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The Gift of Reconciliation
December 29, 2012
By Karen Rose Messerli
I have always loved Thanksgiving because it offers us a unique opportunity to just stop and choose to be grateful for the blessings in our life.
Blessings of family and friends, the blessing of good health, the blessing of being loved and to give love, the blessings and special gifts of friends who are no longer with us but continue to live in our hearts and we continue to walk the paths of all who have touched us.
I think that one of the most important gifts we can choose is the gift of forgiveness, of reconciliation, to be able to reach out instead of continuing to hold on tight to anger and bitterness.
The gift of choosing to walk a new path, perhaps one of budding friendship.
Today I am taking the opportunity to apologize to someone who was hurt, not intentionally, but hurt just the same and over the years bitterness and anger built and continued to build until a point where civility was no longer possible or even hoped for.
The person I am apologizing to is John Ivey, a longtime businessman and developer in Lee’s Summit.
About 18 years ago, as a new mayor, at the request of our legal staff, I wrote a letter to our staff reminding them of our policy that once a matter goes into litigation any further discussions need to be referred to the legal department.
That letter set of a round of anger and frustration that lasted for the remainder of my 16 years of service. John and perhaps some of our staff interpreted that letter as “gag order” that stopped any communication.
Instead there were scathing editorials, horrible cartoons and bitterness that continued to grow as each day passed.
Every council meeting offered an opportunity during public comments to scathingly attack.
Rarely did I respond because I tried to hold myself to conduct befitting the office of the Mayor and for the most part public comments was a time for us to listen.
The pivotal moment for me was something very ugly that occurred during the dedication of our new City Hall.
John was successful in actually reducing me to tears that day, something not easily done and after that I no longer cared what he thought or said.
About a month ago I was driving and thinking about what could I have done differently in order to achieve a better outcome and to my shame I found the list substantial.
First and foremost I would never have written that letter and a more experienced Mayor would not have. If the legal department wanted a letter written on a legal policy they should have written it. That was their job; not mine.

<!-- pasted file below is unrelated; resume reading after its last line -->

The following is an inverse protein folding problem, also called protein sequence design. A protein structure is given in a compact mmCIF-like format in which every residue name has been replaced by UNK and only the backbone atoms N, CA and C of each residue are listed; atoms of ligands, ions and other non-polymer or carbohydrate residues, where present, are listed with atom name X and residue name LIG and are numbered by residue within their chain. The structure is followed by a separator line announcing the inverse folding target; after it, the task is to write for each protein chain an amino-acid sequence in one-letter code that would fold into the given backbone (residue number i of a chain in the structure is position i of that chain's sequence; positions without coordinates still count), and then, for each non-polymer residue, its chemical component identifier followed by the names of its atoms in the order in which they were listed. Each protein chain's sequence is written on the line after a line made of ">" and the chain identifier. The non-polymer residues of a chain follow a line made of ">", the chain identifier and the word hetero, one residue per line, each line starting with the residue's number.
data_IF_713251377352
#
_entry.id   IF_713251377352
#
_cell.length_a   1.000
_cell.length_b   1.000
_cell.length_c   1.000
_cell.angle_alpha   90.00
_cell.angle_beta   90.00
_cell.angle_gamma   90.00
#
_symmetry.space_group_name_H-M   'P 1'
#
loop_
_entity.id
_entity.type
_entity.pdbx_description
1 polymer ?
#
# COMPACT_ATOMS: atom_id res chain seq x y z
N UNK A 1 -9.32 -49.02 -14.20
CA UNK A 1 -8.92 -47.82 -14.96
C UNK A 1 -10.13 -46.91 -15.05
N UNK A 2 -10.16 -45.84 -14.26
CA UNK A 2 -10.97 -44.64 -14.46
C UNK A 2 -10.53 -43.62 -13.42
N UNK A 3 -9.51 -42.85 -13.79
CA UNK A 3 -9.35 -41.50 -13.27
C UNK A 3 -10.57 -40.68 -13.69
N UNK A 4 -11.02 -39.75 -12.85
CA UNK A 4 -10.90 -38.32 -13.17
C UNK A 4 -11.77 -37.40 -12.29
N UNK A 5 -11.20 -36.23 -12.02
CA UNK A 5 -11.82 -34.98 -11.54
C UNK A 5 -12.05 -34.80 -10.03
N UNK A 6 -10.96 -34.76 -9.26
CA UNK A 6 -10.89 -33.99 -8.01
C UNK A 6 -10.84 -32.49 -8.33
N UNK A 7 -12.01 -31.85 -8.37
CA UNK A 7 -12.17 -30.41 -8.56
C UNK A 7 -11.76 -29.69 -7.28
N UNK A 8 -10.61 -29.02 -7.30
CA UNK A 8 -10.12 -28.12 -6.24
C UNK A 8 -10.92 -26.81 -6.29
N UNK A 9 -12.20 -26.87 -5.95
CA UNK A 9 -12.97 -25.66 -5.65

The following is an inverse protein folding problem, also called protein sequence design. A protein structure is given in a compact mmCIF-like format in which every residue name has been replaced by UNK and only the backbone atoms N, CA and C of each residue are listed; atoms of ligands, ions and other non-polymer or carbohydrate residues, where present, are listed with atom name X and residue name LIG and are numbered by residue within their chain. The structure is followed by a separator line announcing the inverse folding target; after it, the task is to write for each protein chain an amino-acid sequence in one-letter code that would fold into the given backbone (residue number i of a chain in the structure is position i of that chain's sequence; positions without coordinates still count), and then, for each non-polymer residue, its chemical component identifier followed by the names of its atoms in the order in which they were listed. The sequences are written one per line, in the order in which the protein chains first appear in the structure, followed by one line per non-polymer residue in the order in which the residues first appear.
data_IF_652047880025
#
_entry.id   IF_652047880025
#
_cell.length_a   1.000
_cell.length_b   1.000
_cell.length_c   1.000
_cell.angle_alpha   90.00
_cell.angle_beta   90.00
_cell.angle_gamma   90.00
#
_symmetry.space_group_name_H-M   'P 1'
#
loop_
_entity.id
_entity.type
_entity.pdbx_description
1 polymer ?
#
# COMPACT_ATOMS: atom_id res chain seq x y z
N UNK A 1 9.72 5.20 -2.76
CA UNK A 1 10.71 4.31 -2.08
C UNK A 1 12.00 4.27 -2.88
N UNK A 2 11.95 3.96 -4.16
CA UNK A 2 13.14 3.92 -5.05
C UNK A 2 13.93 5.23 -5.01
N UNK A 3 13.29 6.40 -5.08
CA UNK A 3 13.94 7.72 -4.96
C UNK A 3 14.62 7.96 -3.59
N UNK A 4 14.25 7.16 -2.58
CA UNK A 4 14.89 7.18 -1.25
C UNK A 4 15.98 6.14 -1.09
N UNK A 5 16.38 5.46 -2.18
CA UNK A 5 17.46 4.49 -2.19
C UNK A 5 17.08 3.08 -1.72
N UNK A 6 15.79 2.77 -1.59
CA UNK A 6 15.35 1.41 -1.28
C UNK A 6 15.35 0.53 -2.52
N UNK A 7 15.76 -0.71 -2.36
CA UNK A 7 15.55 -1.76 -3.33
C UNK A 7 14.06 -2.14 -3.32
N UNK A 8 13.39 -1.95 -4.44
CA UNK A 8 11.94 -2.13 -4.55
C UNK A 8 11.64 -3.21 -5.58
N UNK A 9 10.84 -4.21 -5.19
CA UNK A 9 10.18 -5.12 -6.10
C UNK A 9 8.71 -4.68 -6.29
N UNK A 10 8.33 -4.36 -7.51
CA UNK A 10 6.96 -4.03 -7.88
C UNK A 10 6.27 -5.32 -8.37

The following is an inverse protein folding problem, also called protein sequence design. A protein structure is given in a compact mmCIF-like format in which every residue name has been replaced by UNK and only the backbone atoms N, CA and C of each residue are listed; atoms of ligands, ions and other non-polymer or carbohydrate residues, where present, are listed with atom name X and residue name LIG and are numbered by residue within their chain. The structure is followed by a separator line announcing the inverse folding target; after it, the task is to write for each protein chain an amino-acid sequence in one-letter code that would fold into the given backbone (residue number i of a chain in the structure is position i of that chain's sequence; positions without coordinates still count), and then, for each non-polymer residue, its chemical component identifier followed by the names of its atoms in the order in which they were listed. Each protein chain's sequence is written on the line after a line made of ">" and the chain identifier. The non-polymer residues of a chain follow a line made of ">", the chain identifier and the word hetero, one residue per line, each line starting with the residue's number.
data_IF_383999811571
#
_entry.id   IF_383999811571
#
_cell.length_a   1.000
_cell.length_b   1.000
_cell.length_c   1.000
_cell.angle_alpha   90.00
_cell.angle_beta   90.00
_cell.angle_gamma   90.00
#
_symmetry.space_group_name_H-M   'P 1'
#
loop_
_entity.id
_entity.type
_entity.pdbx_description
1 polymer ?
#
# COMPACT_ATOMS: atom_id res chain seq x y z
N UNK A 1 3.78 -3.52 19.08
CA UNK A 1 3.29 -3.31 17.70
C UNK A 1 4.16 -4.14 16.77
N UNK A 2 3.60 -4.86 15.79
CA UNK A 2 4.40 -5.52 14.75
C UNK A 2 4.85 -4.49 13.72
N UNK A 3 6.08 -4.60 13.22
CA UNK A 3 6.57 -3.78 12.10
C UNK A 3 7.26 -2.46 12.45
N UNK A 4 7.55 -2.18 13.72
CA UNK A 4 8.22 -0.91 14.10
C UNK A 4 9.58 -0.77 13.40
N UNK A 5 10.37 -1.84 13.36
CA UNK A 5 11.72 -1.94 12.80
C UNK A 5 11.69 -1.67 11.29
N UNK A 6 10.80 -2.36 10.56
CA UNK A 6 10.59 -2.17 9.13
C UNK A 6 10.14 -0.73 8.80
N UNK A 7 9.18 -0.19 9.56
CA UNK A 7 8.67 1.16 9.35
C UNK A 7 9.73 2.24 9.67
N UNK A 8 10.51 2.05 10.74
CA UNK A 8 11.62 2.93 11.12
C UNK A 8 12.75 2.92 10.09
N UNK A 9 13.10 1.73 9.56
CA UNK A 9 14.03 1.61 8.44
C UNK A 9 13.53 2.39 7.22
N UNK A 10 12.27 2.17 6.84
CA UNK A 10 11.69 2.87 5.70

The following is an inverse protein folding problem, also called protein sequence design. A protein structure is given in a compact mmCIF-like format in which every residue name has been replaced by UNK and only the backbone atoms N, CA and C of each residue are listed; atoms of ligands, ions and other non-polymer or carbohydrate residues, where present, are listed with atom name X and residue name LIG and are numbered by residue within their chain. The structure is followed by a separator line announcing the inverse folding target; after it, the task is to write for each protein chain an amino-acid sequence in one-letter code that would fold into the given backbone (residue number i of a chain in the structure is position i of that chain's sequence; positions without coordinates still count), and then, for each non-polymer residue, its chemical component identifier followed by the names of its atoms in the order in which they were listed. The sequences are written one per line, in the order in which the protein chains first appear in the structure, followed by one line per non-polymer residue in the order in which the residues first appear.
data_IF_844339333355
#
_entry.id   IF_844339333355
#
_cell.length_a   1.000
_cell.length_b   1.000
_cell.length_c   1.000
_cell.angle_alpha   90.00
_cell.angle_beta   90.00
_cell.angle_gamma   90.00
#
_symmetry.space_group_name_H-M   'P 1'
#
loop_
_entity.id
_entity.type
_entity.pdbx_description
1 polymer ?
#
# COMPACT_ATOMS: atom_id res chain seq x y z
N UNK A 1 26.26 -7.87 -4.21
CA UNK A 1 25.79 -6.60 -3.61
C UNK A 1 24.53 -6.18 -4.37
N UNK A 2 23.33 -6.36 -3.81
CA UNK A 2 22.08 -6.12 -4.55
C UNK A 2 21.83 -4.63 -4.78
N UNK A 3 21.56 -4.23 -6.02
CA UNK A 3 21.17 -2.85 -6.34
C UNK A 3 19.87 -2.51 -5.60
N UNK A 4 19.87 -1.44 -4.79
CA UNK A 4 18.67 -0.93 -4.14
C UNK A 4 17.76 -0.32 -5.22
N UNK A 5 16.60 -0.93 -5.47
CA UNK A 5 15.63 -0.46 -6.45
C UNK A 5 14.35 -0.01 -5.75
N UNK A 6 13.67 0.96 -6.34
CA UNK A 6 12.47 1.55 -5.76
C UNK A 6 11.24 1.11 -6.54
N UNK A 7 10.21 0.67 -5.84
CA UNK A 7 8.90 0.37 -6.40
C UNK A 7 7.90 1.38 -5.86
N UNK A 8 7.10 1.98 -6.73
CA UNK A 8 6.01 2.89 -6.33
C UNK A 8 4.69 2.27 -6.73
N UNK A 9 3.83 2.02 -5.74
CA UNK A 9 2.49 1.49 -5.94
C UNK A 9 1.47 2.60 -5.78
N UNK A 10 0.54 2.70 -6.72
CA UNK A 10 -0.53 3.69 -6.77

More importantly, in the very beginning I should have invited John in for coffee to try and understand his point of view and explain what I was trying to accomplish which was never what he thought. I owed John an apology and explanation and it should have been face to face with a heaping spoonful of humility.
I’ve always found it interesting why it is so difficult and sometimes impossible for people to simply say “I’m sorry”.
It doesn’t always mean it’s your fault and you’re taking responsibility (although in this case it did). Sometimes it simply means…I’m sorry this happened to you. Is there anything I can do to make it better?
It’s funny how communication really is the key to our success, our fulfillment our satisfaction at the end of the day of a job well done.
People are fragile, we bruise, we fall down and have to get up again and sometimes we need help getting up again. I’d like to think that I’m the type of person that chooses to help because there have been so many that have been there for me.
I am truly sorry for the pain, anger and frustration that I am responsible for having caused John Ivey. It was not intentional, but it did damage just the same.
Reconciliation truly is a gift. A gift to be offered, a gift to be received, and then a chapter that be closed.
There is quote that I have always loved, it goes something like this…”Courage isn’t always a loud roar, sometimes it’s a quiet voice at the end of the day that says, I’ll try again tomorrow.”
Maybe that’s one of the greatest gifts as humans that we are offered, the ability to try again tomorrow.
Thank you, John, for your gift of reconciliation, that you so graciously accepted. I want to thank you for your kindness.
Karen Rose Messerli,
Mary C. (Riordan) Guthrie